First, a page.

|"First I will take my pay."|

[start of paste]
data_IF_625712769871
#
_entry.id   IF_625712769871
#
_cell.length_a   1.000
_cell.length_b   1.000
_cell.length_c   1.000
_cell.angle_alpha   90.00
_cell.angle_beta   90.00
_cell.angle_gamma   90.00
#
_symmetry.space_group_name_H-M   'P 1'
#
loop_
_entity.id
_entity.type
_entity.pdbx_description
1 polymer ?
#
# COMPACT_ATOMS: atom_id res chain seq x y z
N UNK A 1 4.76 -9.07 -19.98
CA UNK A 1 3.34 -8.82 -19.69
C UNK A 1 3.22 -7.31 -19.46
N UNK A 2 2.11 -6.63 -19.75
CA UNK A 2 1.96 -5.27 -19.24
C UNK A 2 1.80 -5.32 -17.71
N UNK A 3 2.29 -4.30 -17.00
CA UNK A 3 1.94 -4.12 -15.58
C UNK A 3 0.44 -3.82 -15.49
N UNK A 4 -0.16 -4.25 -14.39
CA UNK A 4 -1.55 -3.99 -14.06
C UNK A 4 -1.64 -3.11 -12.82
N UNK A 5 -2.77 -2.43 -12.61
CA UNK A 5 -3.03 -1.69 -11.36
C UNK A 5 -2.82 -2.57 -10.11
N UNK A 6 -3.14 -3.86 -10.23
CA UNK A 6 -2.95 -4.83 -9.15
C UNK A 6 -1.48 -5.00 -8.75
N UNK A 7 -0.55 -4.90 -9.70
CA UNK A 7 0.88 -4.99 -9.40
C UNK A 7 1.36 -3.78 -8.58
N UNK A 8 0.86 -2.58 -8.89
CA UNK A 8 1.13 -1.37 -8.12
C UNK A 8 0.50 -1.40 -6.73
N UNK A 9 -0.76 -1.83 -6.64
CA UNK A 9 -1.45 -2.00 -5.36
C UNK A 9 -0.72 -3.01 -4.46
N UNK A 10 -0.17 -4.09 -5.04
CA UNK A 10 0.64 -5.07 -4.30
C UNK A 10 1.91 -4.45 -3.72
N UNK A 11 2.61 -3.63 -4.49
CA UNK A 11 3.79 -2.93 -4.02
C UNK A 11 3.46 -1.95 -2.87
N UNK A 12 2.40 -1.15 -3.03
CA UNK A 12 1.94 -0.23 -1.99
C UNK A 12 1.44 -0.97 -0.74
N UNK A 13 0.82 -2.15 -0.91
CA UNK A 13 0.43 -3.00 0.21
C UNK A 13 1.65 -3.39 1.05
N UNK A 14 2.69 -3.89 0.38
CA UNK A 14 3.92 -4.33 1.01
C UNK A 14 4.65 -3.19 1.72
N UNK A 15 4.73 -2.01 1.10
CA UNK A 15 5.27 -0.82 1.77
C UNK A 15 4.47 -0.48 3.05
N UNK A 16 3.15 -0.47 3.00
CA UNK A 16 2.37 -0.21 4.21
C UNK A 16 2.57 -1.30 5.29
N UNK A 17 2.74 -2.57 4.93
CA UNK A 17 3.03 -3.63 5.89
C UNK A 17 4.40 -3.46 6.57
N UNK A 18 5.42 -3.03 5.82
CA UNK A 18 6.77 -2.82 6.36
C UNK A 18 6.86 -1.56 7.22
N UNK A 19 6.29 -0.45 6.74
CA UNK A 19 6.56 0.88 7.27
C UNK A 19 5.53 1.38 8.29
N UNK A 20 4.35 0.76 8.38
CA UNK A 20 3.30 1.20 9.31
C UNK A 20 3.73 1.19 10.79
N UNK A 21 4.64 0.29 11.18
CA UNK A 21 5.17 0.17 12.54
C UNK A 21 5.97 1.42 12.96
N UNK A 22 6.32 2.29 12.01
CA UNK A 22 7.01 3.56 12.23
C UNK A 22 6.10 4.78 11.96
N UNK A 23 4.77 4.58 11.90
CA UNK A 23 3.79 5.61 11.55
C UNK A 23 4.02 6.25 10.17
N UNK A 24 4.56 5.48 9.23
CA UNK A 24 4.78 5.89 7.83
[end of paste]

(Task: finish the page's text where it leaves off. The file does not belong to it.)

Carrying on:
While I enjoyed this chapter perhaps more than much of the rest of the book to this point, there's not really a lot to discuss or question. One thing, however, that caught my eye here as well as previously, and which also connects to something I learned prior to beginning the reading of the novel, is the issue of Kipling's racism. While decidedly racist (and how could one supporting imperialism not be, really?), his bigotry appears to toe a line. In this chapter we see the distasteful word, "nigger," repeatedly, but Kipling's use thereof is about as favorable as that of Twain's--that is an indicator of ignorance, stupidity, or simply [the stultifying, as opposed to Kipling's subtler and entirely non-self-conscious, brand of] racism and superstition on the part of the one uttering it. Kipling appears here to recognize a line dividing acceptable and unacceptable "levels" of racism. Thoughts? In support of this, there is the issue of Kipling's use of the swastika as an accompaniment to his signature and emblem appearing in early editions of his books. Despite the immensely negative connotations of the swastika, it's originally/etymologically intended use is markedly innocuous. The word itself is Sanskrit for "auspicious object" (and I prefer Princeton's definition of "auspicious" simply for its simplistic elegance). In other words, a swastika is pretty much a good-luck charm. Yet, according to Wikipedia and its pertinent article's sources, Kipling tossed aside the symbol as soon as there was even the slightest possibility that it might associate him with the Nazi movement, which, of course, was founded nearly entirely upon racism, bigotry, and supposed biological superiority. But isn't this essentially what an imperialist movement is also built on? --that one race (or government/religion) is exactly what makes the moving country better than / superior to the one it's invading and conquering? Kipling supported imperialism. Where did his racism lie?